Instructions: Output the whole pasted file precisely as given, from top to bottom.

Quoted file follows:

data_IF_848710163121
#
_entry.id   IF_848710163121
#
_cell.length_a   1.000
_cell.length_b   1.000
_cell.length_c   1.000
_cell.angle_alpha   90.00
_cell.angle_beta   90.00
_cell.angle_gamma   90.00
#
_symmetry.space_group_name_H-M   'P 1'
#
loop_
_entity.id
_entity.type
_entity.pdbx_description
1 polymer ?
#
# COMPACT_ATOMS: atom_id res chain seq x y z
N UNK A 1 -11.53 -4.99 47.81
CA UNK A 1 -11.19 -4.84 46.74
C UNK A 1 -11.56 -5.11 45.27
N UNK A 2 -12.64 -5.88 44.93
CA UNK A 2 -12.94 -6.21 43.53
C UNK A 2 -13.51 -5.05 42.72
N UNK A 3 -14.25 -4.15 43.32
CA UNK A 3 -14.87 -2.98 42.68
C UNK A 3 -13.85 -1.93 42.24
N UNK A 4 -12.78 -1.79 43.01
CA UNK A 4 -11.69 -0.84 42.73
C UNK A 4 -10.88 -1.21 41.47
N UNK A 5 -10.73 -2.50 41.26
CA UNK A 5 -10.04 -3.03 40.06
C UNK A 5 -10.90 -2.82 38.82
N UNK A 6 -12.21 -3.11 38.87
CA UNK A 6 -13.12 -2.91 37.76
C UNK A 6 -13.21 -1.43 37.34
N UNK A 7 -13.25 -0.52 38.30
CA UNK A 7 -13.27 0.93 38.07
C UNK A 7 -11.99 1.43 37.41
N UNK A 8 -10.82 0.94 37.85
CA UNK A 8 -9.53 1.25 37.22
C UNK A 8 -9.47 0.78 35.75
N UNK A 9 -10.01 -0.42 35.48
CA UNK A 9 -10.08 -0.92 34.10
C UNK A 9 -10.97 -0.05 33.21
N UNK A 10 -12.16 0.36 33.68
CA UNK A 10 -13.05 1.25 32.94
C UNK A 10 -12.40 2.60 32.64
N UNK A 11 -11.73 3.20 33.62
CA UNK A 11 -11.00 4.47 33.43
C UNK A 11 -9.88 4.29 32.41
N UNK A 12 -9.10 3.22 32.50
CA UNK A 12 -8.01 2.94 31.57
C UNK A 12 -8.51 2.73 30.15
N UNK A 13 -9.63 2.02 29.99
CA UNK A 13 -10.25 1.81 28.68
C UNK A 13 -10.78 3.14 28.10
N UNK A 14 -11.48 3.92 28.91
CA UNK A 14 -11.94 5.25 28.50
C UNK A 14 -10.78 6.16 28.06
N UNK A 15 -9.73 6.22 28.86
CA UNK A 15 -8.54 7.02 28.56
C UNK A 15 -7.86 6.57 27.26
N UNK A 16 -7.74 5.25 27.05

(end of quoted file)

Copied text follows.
data_IF_848710163121
#
_entry.id   IF_848710163121
#
_cell.length_a   1.000
_cell.length_b   1.000
_cell.length_c   1.000
_cell.angle_alpha   90.00
_cell.angle_beta   90.00
_cell.angle_gamma   90.00
#
_symmetry.space_group_name_H-M   'P 1'
#
loop_
_entity.id
_entity.type
_entity.pdbx_description
1 polymer ?
#
# COMPACT_ATOMS: atom_id res chain seq x y z
N UNK A 1 -11.53 -4.99 47.81
CA UNK A 1 -11.19 -4.84 46.74
C UNK A 1 -11.56 -5.11 45.27
N UNK A 2 -12.64 -5.88 44.93
CA UNK A 2 -12.94 -6.21 43.53
C UNK A 2 -13.51 -5.05 42.72
N UNK A 3 -14.25 -4.15 43.32
CA UNK A 3 -14.87 -2.98 42.68
C UNK A 3 -13.85 -1.93 42.24
N UNK A 4 -12.78 -1.79 43.01
CA UNK A 4 -11.69 -0.84 42.73
C UNK A 4 -10.88 -1.21 41.47
N UNK A 5 -10.73 -2.50 41.26
CA UNK A 5 -10.04 -3.03 40.06
C UNK A 5 -10.90 -2.82 38.82
N UNK A 6 -12.21 -3.11 38.87
CA UNK A 6 -13.12 -2.91 37.76
C UNK A 6 -13.21 -1.43 37.34
N UNK A 7 -13.25 -0.52 38.30
CA UNK A 7 -13.27 0.93 38.07
C UNK A 7 -11.99 1.43 37.41
N UNK A 8 -10.82 0.94 37.85
CA UNK A 8 -9.53 1.25 37.22
C UNK A 8 -9.47 0.78 35.75
N UNK A 9 -10.01 -0.42 35.48
CA UNK A 9 -10.08 -0.92 34.10
C UNK A 9 -10.97 -0.05 33.21
N UNK A 10 -12.16 0.36 33.68
CA UNK A 10 -13.05 1.25 32.94
C UNK A 10 -12.40 2.60 32.64
N UNK A 11 -11.73 3.20 33.62
CA UNK A 11 -11.00 4.47 33.43
C UNK A 11 -9.88 4.29 32.41
N UNK A 12 -9.10 3.22 32.50
CA UNK A 12 -8.01 2.94 31.57
C UNK A 12 -8.51 2.73 30.15
N UNK A 13 -9.63 2.02 29.99
CA UNK A 13 -10.25 1.81 28.68
C UNK A 13 -10.78 3.14 28.10
N UNK A 14 -11.48 3.92 28.91
CA UNK A 14 -11.94 5.25 28.50
C UNK A 14 -10.78 6.16 28.06
N UNK A 15 -9.73 6.22 28.86
CA UNK A 15 -8.54 7.02 28.56
C UNK A 15 -7.86 6.57 27.26
N UNK A 16 -7.74 5.25 27.05